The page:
We attended a couple regional meets and had enough teams to take the fast Dodge school bus. The Ag teacher would use the throttle which made it go much faster than the accelerator pedal. We’d all be cheering as we topped 85 and would it make it to 90? Well, not quite but close. We had a ball in a big tin box hauling ass down the hiway. Some of the local meets the teachers would get together and pal around and send us back with one of us driving the bus. Hey, it’s just 60 miles in west Tx, what could happen. Not much except a great deal of fun with 12-15 teenage boys doing what they would in a school bus with one driving. I owe my ag teacher(who I still see occasionally)more than I can say for having “too much fun”.

  17. Born the first year of millenial eligibility, and of an older mother, I got to experience the wind in my face and passing of the trees as I peered upward. I whispered secrets to my brother, scratched all the itches, took off what ever garments bothered me. I sat in my father’s lap and got to “drive”. I learned to shift gears at the age of 7, sitting between he and my brother in the truck. Seat belts were merely a suggestion, or a shiny hot or cold toy. There were races to the front seat, and fights over who gets to press down the cigarette lighter for mom. Much as I would love to be a mother, I would not wish to ever put my child through these rituals. My hands would be for hugs, teaching, and leading adventures, not for bondage. Sadly, our government won’t allow me to parent the way I see fit, so I choose not to pass along the skills, love, and high quality genetics I have. Shame for the world. I’ll keep it to myself, and remember fondly how much fun I’ve had throwing caution to the wind. Thanks, eric.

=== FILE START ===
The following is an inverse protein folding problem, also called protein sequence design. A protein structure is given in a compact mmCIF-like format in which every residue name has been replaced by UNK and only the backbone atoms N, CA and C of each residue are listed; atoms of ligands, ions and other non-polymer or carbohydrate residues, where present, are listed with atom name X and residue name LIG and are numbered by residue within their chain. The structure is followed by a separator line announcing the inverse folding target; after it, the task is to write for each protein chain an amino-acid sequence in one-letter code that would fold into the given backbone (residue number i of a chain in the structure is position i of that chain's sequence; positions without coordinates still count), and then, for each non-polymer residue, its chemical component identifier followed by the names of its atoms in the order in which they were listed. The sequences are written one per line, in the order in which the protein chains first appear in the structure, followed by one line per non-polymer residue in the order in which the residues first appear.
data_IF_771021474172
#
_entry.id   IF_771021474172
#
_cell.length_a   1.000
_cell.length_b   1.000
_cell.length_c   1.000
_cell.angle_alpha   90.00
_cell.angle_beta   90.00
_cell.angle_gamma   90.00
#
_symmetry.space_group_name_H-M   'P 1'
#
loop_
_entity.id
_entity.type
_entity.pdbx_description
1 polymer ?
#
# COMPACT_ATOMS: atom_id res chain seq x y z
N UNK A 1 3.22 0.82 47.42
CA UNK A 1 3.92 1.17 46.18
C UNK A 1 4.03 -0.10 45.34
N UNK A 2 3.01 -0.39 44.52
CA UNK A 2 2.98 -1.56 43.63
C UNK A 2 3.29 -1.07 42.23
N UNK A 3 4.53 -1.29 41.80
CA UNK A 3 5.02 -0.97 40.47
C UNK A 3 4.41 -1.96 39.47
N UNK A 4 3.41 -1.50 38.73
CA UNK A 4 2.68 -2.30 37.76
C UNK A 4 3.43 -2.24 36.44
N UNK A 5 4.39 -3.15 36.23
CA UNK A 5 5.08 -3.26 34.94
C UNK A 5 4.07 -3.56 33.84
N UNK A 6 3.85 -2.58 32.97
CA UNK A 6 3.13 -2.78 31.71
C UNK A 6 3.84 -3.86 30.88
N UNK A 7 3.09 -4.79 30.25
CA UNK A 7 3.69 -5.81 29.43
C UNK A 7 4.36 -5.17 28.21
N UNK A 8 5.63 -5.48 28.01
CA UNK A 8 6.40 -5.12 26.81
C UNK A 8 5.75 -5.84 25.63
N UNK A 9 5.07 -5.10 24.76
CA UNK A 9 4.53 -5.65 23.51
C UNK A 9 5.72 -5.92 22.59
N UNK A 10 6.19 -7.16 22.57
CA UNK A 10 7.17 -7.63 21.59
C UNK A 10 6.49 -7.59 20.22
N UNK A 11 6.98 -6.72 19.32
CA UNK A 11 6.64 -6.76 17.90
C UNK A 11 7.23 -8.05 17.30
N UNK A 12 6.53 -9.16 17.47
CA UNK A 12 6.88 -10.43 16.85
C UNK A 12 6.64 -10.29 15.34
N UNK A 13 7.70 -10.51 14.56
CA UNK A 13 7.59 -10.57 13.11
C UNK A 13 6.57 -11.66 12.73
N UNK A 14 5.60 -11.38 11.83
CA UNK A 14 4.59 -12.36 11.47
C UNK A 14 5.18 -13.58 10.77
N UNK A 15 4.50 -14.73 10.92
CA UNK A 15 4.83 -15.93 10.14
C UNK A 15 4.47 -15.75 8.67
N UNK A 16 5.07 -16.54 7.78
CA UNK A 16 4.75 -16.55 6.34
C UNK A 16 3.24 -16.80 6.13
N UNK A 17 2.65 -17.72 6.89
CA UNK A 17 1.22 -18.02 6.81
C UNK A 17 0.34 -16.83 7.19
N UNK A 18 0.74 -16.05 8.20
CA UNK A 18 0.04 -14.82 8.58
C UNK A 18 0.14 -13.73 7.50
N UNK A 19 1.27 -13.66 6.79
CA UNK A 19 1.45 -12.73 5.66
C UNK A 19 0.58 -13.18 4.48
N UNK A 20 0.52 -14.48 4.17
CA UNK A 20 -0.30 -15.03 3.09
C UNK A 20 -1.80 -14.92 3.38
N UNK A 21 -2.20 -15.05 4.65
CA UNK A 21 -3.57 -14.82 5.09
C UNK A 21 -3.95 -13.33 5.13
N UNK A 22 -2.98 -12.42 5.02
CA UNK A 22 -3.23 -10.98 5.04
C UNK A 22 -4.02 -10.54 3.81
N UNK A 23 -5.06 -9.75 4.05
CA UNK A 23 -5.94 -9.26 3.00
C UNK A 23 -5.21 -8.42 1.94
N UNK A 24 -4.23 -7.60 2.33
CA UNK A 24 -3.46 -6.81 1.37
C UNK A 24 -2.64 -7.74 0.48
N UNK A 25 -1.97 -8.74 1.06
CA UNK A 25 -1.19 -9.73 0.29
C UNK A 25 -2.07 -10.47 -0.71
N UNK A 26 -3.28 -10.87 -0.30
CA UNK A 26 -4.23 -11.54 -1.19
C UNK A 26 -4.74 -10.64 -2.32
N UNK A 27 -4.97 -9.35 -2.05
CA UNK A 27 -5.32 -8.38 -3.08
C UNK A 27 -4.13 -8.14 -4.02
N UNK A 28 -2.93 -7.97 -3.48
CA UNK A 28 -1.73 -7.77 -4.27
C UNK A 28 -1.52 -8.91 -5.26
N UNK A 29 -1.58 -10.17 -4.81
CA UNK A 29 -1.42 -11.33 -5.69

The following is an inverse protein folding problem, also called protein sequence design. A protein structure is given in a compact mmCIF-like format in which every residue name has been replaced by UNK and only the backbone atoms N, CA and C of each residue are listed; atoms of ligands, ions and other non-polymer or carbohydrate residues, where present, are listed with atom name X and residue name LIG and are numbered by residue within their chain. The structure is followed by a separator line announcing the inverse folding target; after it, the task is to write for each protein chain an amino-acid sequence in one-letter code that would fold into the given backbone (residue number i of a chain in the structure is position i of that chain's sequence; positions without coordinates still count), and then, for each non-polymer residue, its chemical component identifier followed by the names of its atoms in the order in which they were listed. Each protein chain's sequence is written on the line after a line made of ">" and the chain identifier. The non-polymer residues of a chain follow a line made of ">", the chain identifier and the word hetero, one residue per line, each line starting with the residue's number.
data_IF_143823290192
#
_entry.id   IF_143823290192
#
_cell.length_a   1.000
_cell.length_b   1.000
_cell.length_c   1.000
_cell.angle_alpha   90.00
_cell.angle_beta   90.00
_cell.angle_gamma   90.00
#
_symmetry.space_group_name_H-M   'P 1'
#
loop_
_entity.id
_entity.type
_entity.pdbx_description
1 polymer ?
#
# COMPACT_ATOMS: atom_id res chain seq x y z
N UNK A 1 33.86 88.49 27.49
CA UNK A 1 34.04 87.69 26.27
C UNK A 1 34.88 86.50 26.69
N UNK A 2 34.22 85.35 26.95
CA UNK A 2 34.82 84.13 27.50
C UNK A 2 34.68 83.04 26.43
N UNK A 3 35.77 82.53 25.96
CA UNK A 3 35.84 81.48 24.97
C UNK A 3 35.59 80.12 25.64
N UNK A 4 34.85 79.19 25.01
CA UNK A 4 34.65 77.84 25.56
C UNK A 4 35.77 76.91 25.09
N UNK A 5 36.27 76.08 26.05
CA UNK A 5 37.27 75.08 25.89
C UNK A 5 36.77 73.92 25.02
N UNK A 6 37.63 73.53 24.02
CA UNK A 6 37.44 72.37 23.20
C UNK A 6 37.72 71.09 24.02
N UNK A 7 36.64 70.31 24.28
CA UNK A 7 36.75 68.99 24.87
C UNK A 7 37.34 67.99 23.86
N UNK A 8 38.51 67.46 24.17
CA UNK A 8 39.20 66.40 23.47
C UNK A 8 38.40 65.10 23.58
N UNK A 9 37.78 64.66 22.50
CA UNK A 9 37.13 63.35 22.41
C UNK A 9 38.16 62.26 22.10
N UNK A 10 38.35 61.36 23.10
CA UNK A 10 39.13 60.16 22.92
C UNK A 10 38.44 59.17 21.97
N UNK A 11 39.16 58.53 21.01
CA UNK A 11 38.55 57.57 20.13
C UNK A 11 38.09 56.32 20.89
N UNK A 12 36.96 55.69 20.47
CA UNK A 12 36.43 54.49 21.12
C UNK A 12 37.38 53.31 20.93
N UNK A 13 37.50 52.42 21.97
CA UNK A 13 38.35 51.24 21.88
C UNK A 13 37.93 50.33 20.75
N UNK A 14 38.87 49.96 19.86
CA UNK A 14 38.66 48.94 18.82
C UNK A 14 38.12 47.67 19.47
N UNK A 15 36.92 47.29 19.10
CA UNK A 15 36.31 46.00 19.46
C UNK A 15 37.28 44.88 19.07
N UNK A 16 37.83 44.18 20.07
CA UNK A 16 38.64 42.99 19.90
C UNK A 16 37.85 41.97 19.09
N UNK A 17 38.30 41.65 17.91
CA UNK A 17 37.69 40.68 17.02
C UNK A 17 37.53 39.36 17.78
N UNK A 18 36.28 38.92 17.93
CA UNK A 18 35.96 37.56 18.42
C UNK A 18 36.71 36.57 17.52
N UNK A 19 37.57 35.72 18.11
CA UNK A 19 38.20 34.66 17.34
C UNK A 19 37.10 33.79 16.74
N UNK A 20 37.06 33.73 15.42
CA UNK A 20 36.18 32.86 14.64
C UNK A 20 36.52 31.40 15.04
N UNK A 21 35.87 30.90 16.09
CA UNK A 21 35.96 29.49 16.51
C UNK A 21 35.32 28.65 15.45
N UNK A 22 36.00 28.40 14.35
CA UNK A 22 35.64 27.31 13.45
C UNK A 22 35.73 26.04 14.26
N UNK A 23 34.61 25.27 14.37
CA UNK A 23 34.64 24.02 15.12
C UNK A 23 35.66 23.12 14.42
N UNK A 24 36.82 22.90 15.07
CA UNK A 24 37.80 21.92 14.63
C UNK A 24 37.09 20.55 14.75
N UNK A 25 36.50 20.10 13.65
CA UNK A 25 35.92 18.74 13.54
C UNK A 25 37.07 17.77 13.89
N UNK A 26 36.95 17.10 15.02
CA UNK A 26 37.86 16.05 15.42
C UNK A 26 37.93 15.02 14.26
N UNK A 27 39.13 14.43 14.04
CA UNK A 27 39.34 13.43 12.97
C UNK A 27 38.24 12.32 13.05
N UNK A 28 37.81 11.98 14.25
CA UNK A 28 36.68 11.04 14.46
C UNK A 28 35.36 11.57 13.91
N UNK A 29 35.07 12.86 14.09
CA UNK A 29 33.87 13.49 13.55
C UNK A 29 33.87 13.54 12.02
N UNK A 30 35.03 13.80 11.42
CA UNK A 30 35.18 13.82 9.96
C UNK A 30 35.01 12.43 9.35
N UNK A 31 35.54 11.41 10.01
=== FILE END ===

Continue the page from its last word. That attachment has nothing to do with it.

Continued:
• “I choose not to pass along the skills, love, and high quality genetics I have”

      Some say that’s what the ruling class wants. I am not sure if it is part of their eugenics program or not. If it is the desired part of it or not.

      • If the elites really wanted well-bred humans, they wouldn’t have created welfare programs that encourage undesirables to breed like rats.

        They want a strong welfare class for control. Control is the name of the game.

        • Well, they do have a pretty good game going killing off certain demographics before (or shortly after!) they are born.

        • “If the elites really wanted well-bred humans, they wouldn’t have created welfare programs that encourage undesirables to breed like rats.”

          Because it serves the shorter term goal of eliminating the resistance to the desired utopia. A weaponized underclass is very useful to break and diminish the middle class and keep them running to government for protection.